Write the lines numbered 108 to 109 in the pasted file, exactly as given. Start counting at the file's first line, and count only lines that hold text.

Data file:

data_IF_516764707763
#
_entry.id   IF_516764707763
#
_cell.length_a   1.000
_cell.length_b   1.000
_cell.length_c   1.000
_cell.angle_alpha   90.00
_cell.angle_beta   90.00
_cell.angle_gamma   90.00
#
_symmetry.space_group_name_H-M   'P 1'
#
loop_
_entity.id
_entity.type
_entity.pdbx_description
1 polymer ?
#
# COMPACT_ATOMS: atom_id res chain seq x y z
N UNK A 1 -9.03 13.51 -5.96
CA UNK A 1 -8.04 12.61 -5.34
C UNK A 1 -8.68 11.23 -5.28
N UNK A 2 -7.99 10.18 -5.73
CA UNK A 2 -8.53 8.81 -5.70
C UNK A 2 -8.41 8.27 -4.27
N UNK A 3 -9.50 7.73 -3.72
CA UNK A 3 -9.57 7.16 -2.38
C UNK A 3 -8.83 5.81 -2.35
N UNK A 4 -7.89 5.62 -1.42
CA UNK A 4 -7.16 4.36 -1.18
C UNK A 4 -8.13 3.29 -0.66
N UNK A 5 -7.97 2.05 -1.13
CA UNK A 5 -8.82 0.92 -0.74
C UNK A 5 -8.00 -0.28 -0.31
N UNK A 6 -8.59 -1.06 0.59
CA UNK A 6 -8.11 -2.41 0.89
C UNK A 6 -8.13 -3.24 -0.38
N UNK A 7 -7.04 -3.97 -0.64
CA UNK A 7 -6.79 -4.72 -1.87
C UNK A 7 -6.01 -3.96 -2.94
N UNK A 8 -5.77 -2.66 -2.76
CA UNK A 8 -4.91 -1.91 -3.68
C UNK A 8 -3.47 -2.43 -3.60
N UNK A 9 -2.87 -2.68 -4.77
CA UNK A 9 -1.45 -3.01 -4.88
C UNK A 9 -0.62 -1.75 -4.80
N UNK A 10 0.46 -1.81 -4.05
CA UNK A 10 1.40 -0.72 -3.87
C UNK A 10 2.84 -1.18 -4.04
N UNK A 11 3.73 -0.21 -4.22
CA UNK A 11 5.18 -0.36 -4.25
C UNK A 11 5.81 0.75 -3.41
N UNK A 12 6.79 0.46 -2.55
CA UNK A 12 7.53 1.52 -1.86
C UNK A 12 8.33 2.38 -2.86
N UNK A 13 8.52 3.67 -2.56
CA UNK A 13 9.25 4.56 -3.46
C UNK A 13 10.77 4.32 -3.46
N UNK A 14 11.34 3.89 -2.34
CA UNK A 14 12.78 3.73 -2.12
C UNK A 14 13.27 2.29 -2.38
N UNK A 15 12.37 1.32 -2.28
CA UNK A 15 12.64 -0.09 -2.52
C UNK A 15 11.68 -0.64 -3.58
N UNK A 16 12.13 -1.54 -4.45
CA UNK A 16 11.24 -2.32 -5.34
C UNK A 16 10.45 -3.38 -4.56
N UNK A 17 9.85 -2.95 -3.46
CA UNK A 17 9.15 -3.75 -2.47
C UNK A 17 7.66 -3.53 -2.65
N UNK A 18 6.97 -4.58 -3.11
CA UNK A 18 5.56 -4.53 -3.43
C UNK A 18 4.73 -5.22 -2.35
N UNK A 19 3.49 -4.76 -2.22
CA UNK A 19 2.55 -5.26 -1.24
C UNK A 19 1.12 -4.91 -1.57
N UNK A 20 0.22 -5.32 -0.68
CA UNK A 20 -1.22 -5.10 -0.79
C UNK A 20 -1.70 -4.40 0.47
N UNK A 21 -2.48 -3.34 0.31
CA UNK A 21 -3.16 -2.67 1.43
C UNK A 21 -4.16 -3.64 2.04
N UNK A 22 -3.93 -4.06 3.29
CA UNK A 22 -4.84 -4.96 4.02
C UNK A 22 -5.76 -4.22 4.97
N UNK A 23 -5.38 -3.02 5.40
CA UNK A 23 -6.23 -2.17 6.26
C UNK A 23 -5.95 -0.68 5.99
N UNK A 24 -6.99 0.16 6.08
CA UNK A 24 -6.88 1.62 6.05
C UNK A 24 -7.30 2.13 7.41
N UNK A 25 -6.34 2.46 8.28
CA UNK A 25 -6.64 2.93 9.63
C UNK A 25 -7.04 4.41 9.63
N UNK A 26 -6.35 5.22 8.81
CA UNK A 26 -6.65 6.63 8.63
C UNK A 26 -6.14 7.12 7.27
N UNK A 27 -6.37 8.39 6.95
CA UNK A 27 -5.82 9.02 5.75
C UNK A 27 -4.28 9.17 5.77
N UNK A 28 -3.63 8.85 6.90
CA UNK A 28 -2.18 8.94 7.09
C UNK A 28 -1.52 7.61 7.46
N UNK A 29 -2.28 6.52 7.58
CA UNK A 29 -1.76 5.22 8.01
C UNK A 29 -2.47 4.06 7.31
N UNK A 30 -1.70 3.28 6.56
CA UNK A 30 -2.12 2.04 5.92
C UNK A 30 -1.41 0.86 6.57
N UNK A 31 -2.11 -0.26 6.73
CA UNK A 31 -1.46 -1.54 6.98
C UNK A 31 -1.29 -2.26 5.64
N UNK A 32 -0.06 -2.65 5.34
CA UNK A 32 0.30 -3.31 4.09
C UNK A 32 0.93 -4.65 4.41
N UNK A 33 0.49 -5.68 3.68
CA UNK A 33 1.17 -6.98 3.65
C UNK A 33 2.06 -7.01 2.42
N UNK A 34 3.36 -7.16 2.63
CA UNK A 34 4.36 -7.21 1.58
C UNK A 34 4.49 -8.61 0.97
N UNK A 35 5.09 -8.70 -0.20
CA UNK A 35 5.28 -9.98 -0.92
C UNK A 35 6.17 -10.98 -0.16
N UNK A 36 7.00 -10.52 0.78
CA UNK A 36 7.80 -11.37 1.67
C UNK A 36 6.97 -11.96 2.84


N UNK A 30 -1.70 3.28 6.56
CA UNK A 30 -2.12 2.04 5.92